- Avoid infections. Cirrhosis makes it more difficult for you to fight off infections. Protect yourself by washing your hands frequently. Also, get vaccinated for hepatitis A and B, influenza, and pneumonia.
- Use over-the-counter medications carefully. Cirrhosis makes it more difficult for your liver to process drugs. For this reason, ask your doctor before taking any medications, including nonprescription drugs. Avoid drugs such as aspirin and ibuprofen (Advil, Motrin IB, others). If you have liver damage, your doctor may recommend you use a lower dose of acetaminophen (Tylenol, others).
- Alternative or herbal medicine include licorice root (glycyrrhiza), schisandra and astragalus have been used to treat liver diseases. However, there is not enough evidence of benefit from clinical trials to recommend the use of any herbal products to treat liver cirrhosis. In addition, herbal medications represent an increasing percentage of reported cases of drug-induced liver injury. Talk with your doctor if you’re interested in trying alternative medicine to help you cope with cirrhosis.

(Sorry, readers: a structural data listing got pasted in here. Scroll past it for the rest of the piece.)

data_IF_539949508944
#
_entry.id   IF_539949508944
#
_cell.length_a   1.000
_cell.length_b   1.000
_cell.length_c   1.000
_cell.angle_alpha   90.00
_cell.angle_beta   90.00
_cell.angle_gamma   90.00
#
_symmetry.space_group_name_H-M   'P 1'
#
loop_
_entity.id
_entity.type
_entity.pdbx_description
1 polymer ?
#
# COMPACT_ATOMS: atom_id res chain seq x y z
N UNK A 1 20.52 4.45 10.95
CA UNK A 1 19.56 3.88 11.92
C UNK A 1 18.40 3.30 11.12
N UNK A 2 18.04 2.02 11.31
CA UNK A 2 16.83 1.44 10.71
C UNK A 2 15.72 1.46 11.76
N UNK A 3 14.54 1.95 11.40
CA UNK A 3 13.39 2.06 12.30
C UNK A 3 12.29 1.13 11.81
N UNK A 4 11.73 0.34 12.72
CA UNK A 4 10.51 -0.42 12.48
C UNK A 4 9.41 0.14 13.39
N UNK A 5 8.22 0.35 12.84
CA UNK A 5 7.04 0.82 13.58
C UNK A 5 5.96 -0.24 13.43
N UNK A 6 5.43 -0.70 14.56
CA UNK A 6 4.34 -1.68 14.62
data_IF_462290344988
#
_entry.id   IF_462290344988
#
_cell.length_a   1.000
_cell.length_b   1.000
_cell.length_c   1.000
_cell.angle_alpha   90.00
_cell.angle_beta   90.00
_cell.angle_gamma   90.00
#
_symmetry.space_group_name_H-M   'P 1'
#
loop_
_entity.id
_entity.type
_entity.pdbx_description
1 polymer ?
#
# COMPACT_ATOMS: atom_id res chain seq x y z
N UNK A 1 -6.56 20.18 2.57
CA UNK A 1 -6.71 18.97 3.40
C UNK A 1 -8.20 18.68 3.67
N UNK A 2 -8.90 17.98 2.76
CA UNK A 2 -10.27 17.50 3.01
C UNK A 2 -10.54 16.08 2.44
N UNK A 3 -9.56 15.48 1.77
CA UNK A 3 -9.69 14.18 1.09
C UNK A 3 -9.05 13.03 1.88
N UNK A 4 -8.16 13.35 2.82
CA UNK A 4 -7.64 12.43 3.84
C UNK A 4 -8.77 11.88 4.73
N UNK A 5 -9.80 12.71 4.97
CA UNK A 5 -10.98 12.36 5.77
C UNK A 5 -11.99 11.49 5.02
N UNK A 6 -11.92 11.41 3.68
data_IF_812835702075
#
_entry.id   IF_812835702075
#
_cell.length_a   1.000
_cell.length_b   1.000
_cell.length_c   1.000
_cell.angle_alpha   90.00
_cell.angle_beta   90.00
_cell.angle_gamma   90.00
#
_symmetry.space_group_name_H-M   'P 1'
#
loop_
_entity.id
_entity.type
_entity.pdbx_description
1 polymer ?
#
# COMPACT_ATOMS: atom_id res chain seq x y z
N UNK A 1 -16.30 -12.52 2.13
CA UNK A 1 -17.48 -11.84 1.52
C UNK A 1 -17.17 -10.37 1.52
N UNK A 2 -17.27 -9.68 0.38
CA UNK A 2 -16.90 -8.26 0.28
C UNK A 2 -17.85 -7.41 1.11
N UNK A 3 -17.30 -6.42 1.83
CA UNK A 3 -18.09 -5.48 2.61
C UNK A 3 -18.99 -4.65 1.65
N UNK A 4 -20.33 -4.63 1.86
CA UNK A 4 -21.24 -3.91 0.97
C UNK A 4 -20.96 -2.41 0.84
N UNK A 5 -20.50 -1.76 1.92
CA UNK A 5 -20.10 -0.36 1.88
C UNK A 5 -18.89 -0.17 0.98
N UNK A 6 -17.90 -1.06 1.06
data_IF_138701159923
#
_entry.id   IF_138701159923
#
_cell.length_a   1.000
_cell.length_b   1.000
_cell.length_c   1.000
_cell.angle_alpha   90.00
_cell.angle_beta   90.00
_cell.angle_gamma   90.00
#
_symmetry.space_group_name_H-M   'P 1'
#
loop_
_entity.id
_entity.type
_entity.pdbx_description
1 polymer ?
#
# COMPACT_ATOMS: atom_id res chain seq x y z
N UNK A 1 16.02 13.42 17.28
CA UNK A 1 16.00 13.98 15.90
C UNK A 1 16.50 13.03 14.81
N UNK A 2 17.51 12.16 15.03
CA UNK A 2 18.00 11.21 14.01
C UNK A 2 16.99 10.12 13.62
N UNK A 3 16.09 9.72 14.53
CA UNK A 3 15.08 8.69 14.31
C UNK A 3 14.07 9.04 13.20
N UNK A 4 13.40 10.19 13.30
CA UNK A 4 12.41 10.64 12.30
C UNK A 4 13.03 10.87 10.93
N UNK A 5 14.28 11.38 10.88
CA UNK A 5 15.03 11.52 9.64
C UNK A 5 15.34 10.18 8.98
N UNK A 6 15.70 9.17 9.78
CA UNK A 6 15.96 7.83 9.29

Treating Symptoms and Complications of Cirrhosis
Itching and abdominal pain. A health care provider may give medications to treat various symptoms of cirrhosis, such as itching and abdominal pain.
Portal hypertension. A health care provider may prescribe a beta-blocker or nitrate to treat portal hypertension. Beta-blockers lower blood pressure by helping the heart beat slower and with less force, and nitrates relax and widen blood vessels to let more blood flow to the heart and reduce the heart’s workload.
Varices. Beta-blockers can lower the pressure in varices and reduce the likelihood of bleeding. Bleeding in the stomach or esophagus requires an immediate upper endoscopy. This procedure involves using an endoscope—a small, flexible tube with a light—to look for varices. The health care provider may use the endoscope to perform a band ligation, a procedure that involves placing a special rubber band around the varices that causes the tissue to die and fall off. A gastroenterologist—a doctor who specializes in digestive diseases—performs the procedure at a hospital or an outpatient center. People who have had varices in the past may need to take medication to prevent future episodes.
Edema and ascites. Health care providers prescribe diuretics—medications that remove fluid from the body—to treat edema and ascites. A health care provider may remove large amounts of ascitic fluid from the abdomen and check for spontaneous bacterial peritonitis. A health care provider may prescribe bacteria-fighting medications called antibiotics to prevent infection. He or she may prescribe oral antibiotics; however, severe infection with ascites requires intravenous (IV) antibiotics.